That’s a lot of money…
Back in 2016, 19-year-old Breanna Bumgarner was driving her 2014 Ford Mustang down U.S. Route 33 near Spencer, West Virginia when a 1989 Toyota pickup crossed the center line. In the crash, the truck hit the Ford’s A-pillar, crumpling the driver’s door so Bumgarner couldn’t escape as the pony car caught fire. She burned alive.
A jury just found Ford to be 99% at fault for the young woman’s untimely death, holding the other driver only 1% accountable. That might seem off, but the jury took under consideration the allegation that fire was sparked by insufficient protection around the brake fluid reservoir, which ruptured and ignited the blaze.
Even worse, the attorneys representing Bumgarner’s mother argued the steel used in the Mustang’s safety cage was made of the same type used in the front and rear crumple zones. In other words, it deformed easily, trapping the 19-year-old inside because it lacked sufficient strength.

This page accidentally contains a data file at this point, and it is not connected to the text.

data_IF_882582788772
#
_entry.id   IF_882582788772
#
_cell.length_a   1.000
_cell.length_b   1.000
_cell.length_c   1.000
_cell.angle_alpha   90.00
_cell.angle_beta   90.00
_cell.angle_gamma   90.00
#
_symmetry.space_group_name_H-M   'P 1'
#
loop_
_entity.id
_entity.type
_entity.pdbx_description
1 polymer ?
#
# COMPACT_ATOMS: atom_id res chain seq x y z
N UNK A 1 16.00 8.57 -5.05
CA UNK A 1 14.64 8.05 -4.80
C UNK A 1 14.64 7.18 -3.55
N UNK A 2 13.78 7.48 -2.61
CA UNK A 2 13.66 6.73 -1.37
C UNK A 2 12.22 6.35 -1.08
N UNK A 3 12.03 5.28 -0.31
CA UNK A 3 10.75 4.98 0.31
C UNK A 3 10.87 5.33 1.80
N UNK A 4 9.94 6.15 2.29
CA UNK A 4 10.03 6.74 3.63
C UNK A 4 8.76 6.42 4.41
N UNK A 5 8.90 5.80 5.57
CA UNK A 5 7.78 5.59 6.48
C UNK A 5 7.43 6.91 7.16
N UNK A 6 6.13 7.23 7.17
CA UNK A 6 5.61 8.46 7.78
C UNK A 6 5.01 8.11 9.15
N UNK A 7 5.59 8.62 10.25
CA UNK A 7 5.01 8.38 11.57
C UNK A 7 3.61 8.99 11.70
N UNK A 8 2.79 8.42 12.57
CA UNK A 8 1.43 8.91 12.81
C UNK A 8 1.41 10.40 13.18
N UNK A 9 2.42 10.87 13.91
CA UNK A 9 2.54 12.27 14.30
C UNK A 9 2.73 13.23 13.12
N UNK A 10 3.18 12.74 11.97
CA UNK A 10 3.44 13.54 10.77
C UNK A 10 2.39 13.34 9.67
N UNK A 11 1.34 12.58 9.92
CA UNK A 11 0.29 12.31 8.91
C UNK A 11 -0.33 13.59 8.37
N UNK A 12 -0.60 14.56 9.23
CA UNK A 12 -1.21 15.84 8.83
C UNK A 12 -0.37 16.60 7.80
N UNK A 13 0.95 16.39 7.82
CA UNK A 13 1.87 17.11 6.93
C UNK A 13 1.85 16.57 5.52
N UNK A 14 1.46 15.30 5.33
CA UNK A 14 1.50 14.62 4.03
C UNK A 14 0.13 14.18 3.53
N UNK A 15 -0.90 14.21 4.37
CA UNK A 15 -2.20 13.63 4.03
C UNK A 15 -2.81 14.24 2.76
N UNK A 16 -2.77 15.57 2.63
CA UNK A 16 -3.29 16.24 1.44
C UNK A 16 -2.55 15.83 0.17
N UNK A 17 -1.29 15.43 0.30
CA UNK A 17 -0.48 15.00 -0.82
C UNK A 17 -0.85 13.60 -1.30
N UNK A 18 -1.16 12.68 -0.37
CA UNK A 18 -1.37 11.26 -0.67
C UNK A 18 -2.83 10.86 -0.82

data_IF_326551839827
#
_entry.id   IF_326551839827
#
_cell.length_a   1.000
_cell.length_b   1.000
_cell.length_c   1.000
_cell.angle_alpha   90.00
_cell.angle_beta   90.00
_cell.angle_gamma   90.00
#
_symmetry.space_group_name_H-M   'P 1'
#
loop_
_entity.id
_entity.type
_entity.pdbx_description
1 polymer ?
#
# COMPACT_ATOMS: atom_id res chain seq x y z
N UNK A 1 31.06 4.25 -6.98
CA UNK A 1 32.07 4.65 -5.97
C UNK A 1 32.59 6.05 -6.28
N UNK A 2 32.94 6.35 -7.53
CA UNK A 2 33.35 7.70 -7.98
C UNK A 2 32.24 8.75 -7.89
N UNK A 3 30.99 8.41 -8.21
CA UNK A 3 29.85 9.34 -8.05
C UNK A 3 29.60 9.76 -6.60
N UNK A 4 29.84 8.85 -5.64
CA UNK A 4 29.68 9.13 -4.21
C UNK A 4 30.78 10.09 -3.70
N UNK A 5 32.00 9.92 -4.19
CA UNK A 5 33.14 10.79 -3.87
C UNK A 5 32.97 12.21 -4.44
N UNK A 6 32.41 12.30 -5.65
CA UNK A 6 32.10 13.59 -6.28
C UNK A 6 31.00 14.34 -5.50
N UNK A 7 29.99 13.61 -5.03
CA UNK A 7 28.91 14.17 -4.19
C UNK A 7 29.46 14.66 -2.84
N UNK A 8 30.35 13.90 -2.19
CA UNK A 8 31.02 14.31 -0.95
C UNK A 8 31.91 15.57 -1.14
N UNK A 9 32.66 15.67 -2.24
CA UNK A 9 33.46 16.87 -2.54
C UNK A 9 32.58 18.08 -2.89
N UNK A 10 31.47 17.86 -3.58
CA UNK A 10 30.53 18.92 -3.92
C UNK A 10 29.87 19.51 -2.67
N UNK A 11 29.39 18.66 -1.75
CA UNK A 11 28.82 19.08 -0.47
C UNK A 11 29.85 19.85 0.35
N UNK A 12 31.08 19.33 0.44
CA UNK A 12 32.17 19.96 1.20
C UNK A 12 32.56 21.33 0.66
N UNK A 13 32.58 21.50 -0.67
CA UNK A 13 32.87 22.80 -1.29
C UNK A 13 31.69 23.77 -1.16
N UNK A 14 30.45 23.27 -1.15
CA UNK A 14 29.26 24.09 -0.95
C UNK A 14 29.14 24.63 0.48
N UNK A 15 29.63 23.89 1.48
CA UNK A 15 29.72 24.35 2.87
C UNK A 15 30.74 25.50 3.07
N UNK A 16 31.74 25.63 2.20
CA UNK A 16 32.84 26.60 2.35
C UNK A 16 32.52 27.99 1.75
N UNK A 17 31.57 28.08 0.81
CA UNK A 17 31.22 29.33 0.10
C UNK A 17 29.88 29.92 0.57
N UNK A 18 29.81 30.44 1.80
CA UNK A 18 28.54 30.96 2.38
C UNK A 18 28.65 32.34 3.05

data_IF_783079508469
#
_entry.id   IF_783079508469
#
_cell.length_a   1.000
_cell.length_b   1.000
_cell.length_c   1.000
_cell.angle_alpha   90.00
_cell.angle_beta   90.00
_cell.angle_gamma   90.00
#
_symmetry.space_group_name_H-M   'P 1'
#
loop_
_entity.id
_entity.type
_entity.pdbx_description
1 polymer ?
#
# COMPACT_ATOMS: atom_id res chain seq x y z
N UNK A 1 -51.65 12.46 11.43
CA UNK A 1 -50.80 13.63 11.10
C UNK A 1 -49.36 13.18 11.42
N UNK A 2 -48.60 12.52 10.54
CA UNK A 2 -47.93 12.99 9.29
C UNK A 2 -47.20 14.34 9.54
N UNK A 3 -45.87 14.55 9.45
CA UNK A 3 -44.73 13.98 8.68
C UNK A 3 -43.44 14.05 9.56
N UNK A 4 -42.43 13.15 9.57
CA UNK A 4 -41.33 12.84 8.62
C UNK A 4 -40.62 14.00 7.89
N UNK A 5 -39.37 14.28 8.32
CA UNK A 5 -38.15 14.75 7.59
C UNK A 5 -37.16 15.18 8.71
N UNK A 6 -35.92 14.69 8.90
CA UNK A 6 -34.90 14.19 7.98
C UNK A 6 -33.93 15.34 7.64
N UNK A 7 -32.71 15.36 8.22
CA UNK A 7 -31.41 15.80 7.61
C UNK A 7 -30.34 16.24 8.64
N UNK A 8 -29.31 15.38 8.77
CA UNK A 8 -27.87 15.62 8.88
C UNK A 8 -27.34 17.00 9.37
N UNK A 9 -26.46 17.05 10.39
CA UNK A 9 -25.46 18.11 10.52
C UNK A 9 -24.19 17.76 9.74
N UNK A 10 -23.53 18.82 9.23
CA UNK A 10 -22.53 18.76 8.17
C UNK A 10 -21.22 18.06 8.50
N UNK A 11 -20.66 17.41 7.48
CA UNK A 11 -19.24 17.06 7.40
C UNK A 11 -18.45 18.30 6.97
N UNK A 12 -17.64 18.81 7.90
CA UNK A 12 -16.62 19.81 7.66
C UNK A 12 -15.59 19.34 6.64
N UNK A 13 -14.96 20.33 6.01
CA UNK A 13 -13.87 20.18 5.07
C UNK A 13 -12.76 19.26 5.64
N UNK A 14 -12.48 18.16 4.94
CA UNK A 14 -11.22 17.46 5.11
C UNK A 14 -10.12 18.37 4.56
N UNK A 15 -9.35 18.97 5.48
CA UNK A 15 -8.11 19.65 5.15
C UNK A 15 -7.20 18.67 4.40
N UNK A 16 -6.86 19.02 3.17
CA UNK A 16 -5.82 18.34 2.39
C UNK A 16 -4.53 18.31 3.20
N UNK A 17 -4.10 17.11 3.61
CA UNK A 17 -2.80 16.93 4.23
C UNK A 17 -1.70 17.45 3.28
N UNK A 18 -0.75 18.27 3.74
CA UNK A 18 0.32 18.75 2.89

Those attorneys pointed to crash test results from 2011 which highlighted these two safety concerns with the Mustang. Yet Ford made no changes to the vehicle structure or materials used for three years after.
Ford’s attorney in the trial argued that the crash tests weren’t representative of the crash which killed Bumgarner. He pointed out the other side was using the small overlap test, which is a measurement of how a vehicle performs when the front corner strikes a pole, not when it’s sideswiped by an oncoming car at a 40-degree angle.
The trial lasted for over two weeks, with both sides laying out their case before the jury went into deliberations.
Searching the Insurance Institute for Highway Safety’s database, we found the only crash test information available for the 2014 Mustang refers to the tests done for the 2010 model year. IIHS awarded the pony car with a Good rating for the moderate overlap front test, Acceptable for side: original test, and Good for head restraints and seats. The National Highway Traffic Safety Administration awarded the 2014 Ford Mustang with a 4-Star Safety Rating.
A Ford spokesman told the Charleston Gazette-Mail the company is looking at options for appealing the verdict.
Source: Charleston Gazette-Mail